David Fincher Making Moves On ‘The Girl With The Dragon Tattoo’

By  · Published on March 13th, 2010

This is very exciting news. Which means the whole thing will fall apart in a week or two…

David Fincher is a fascinating director, and when he’s on top of his game we get brilliant films like Seven, The Game, and Zodiac. Even his lesser works like Panic Room and Benjamin Button are highly watchable and enjoyable. (Well okay, maybe not Benjamin Button so much…) He’s currently finishing up the much-anticipated Facebook movie, The Social Network, with Jesse Eisenberg, Andrew Garfield, and Justin Timberlake.

But what’s next for the director?

Per Vulture, Fincher is interested in adapting Stieg Larsson’s best-seller “The Girl With the Dragon Tattoo” for English-speaking audiences who can’t stand subtitles. Larsson’s home country of Sweden has already seen a trio of films produced from his trilogy, and Sony has picked up the rights for all three. Steve Zaillian (Schindler’s List, Hannibal) is adapting the novel that follows a decades-old murder being investigated by a disgraced middle aged journalist named Mikael Blomkvist and a young, female computer hacker named Lisbeth Salander. Their partnership lasts through all three books making it possible franchise material.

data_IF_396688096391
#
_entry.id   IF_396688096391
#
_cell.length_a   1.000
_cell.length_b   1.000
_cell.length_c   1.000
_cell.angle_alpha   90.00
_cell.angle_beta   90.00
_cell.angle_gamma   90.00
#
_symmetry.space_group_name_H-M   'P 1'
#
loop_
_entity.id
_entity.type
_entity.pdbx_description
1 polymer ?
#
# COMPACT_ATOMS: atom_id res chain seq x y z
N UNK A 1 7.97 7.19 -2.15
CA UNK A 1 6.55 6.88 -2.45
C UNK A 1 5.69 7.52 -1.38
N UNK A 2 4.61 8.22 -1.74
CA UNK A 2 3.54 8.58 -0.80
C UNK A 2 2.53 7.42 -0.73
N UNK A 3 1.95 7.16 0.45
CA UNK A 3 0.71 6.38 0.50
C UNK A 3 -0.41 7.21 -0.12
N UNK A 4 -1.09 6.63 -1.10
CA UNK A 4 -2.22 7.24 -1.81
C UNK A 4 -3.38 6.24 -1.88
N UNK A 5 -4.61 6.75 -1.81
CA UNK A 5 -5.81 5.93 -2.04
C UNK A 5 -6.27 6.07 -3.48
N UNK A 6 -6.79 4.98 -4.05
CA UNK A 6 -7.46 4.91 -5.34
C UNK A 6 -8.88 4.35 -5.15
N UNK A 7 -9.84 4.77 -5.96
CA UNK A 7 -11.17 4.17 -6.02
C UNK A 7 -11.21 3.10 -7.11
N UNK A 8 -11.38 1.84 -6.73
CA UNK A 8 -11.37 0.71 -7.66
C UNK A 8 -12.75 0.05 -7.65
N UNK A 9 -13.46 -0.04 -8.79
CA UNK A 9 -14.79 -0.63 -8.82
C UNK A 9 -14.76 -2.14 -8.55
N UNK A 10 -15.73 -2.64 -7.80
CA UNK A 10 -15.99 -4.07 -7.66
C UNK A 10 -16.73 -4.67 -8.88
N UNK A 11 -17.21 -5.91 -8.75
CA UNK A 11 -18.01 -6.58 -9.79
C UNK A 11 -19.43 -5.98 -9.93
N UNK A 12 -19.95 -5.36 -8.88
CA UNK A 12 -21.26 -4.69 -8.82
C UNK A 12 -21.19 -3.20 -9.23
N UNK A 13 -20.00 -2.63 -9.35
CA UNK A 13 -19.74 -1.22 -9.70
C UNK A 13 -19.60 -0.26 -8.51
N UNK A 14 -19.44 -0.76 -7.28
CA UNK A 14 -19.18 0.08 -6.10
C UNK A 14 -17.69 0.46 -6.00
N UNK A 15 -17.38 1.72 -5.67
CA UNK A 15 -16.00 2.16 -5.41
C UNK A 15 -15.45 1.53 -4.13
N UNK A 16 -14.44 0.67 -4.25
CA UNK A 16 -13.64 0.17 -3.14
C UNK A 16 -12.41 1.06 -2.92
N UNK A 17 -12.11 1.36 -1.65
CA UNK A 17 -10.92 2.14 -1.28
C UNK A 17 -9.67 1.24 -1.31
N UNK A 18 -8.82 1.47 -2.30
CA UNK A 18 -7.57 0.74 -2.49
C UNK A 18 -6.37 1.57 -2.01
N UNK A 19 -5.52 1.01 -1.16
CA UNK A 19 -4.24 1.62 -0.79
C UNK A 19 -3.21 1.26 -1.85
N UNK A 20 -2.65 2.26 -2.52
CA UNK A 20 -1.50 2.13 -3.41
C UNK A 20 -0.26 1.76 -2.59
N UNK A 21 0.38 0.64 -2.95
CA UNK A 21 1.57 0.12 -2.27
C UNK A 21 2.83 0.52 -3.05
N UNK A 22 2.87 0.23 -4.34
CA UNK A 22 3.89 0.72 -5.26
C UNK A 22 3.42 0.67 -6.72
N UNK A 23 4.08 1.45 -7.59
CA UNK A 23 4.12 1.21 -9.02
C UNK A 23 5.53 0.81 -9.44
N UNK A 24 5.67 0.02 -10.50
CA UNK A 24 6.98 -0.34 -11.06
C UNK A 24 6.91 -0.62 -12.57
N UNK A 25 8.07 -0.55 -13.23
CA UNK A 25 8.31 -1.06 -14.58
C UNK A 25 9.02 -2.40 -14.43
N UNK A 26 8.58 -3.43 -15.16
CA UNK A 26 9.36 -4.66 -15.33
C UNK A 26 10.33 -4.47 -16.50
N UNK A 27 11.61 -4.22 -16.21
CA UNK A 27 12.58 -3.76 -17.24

Salander is a sexy, troubled, bisexual near genius with Asperger’s syndrome (maybe), and the role has apparently become a hot ticket for actresses throughout Hollywood. According to Vulture the name at the top of Sony’s wish-list is Carey Mulligan (An Education) although Entertainment Weekly recently reported Kristen Stewart is also interested. As usual for roles of this caliber my vote goes to the lovely Natalie Portman. I’ve read the book and seen the flawed but engaging Swedish adaptation, and Salander is a truly fascinating character that will challenge any actress. She gets very physical (in every definition of the word) and walks a fine line between being likable and unlikable.

The Blomkvist character is far less colorful.

Fincher’s involvement increases the odds that the movie can retain the sheer intelligence on display in the novel without fear of dumbing it down for commercial audiences. The novel is more than simply a murder mystery as it delves into journalism ethics, sexual abuse, and personal freedoms in depth, but it manages to maintain suspense and interest throughout. The first two books are available stateside with the third due out here in May. (Although Amazon.UK already has the English translation of third volume available for order.)

Have you read the books or seen the Swedish films? Who should play Salander and Blomkvist?

Rob Hunter has been writing for Film School Rejects since before you were born, which is weird seeing as he's so damn young. He's our Chief Film Critic and Associate Editor and lists 'Broadcast News' as his favorite film of all time. Feel free to say hi if you see him on Twitter @FakeRobHunter.